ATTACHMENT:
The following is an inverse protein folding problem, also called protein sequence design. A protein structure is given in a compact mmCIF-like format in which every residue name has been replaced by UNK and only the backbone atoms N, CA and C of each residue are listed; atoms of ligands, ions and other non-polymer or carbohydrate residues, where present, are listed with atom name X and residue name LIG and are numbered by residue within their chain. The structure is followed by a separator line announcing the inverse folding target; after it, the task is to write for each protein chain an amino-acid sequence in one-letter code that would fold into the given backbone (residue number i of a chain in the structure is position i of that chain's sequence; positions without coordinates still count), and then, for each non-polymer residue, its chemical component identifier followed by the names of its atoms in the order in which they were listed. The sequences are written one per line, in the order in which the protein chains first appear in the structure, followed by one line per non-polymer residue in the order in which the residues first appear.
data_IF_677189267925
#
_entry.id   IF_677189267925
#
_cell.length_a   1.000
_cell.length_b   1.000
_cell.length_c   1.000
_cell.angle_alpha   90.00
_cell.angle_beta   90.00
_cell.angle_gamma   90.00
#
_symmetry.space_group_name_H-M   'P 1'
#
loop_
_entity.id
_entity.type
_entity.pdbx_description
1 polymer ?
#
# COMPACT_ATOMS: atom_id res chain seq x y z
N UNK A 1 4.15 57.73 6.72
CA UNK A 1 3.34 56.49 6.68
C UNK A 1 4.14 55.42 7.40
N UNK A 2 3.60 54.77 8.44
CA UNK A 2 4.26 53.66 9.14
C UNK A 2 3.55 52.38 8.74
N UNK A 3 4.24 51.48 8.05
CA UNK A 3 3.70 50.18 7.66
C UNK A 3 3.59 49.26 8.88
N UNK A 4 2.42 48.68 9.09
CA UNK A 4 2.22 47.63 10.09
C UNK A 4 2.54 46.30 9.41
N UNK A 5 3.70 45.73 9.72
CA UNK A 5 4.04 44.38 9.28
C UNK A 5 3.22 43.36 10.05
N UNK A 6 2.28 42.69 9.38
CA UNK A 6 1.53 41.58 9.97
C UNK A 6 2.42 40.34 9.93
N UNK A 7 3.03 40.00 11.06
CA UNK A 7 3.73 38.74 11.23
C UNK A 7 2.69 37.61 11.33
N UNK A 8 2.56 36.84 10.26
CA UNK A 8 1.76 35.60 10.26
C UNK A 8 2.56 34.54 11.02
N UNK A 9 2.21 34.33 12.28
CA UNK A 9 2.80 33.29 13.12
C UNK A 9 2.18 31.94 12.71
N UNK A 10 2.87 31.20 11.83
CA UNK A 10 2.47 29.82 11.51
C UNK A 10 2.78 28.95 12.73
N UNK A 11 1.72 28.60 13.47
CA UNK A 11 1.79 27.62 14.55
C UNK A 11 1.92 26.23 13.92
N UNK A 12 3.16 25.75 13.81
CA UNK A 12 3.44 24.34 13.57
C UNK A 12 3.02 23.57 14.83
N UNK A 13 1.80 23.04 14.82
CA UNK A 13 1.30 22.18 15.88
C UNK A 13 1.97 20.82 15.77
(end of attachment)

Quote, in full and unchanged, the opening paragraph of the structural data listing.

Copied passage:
The following is an inverse protein folding problem, also called protein sequence design. A protein structure is given in a compact mmCIF-like format in which every residue name has been replaced by UNK and only the backbone atoms N, CA and C of each residue are listed; atoms of ligands, ions and other non-polymer or carbohydrate residues, where present, are listed with atom name X and residue name LIG and are numbered by residue within their chain. The structure is followed by a separator line announcing the inverse folding target; after it, the task is to write for each protein chain an amino-acid sequence in one-letter code that would fold into the given backbone (residue number i of a chain in the structure is position i of that chain's sequence; positions without coordinates still count), and then, for each non-polymer residue, its chemical component identifier followed by the names of its atoms in the order in which they were listed. The sequences are written one per line, in the order in which the protein chains first appear in the structure, followed by one line per non-polymer residue in the order in which the residues first appear.